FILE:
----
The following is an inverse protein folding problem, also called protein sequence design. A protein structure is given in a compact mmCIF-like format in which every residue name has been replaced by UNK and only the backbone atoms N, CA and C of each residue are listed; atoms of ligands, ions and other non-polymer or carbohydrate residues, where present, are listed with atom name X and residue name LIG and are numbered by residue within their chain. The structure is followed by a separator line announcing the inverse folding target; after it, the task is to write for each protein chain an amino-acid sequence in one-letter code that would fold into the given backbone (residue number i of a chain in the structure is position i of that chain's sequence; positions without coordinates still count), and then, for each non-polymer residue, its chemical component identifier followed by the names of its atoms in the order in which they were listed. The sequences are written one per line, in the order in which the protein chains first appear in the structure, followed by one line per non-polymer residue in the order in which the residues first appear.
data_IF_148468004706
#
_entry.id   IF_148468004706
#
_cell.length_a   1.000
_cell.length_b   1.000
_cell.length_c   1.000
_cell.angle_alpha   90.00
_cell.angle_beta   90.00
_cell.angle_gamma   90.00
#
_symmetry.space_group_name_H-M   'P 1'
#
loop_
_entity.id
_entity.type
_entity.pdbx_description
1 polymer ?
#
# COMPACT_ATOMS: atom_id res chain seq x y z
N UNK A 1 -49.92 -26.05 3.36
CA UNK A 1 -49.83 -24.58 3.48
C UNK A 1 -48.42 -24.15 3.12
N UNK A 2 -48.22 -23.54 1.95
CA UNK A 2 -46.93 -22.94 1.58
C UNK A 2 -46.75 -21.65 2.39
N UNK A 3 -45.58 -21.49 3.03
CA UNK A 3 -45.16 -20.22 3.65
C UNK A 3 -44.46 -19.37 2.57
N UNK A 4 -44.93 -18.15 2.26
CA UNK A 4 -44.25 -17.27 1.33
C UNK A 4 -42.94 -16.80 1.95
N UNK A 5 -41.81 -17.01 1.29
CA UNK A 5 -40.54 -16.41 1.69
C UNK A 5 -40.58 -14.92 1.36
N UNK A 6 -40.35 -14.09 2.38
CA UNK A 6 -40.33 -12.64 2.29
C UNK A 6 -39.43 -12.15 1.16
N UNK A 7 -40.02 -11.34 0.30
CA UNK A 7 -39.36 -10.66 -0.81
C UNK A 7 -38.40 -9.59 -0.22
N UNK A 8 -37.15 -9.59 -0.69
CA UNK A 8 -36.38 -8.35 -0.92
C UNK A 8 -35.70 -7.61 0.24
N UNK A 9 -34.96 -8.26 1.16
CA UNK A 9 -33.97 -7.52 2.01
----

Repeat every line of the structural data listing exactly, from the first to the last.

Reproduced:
The following is an inverse protein folding problem, also called protein sequence design. A protein structure is given in a compact mmCIF-like format in which every residue name has been replaced by UNK and only the backbone atoms N, CA and C of each residue are listed; atoms of ligands, ions and other non-polymer or carbohydrate residues, where present, are listed with atom name X and residue name LIG and are numbered by residue within their chain. The structure is followed by a separator line announcing the inverse folding target; after it, the task is to write for each protein chain an amino-acid sequence in one-letter code that would fold into the given backbone (residue number i of a chain in the structure is position i of that chain's sequence; positions without coordinates still count), and then, for each non-polymer residue, its chemical component identifier followed by the names of its atoms in the order in which they were listed. The sequences are written one per line, in the order in which the protein chains first appear in the structure, followed by one line per non-polymer residue in the order in which the residues first appear.
data_IF_148468004706
#
_entry.id   IF_148468004706
#
_cell.length_a   1.000
_cell.length_b   1.000
_cell.length_c   1.000
_cell.angle_alpha   90.00
_cell.angle_beta   90.00
_cell.angle_gamma   90.00
#
_symmetry.space_group_name_H-M   'P 1'
#
loop_
_entity.id
_entity.type
_entity.pdbx_description
1 polymer ?
#
# COMPACT_ATOMS: atom_id res chain seq x y z
N UNK A 1 -49.92 -26.05 3.36
CA UNK A 1 -49.83 -24.58 3.48
C UNK A 1 -48.42 -24.15 3.12
N UNK A 2 -48.22 -23.54 1.95
CA UNK A 2 -46.93 -22.94 1.58
C UNK A 2 -46.75 -21.65 2.39
N UNK A 3 -45.58 -21.49 3.03
CA UNK A 3 -45.16 -20.22 3.65
C UNK A 3 -44.46 -19.37 2.57
N UNK A 4 -44.93 -18.15 2.26
CA UNK A 4 -44.25 -17.27 1.33
C UNK A 4 -42.94 -16.80 1.95
N UNK A 5 -41.81 -17.01 1.29
CA UNK A 5 -40.54 -16.41 1.69
C UNK A 5 -40.58 -14.92 1.36
N UNK A 6 -40.35 -14.09 2.38
CA UNK A 6 -40.33 -12.64 2.29
C UNK A 6 -39.43 -12.15 1.16
N UNK A 7 -40.02 -11.34 0.30
CA UNK A 7 -39.36 -10.66 -0.81
C UNK A 7 -38.40 -9.59 -0.22
N UNK A 8 -37.15 -9.59 -0.69
CA UNK A 8 -36.38 -8.35 -0.92
C UNK A 8 -35.70 -7.61 0.24
N UNK A 9 -34.96 -8.26 1.16
CA UNK A 9 -33.97 -7.52 2.01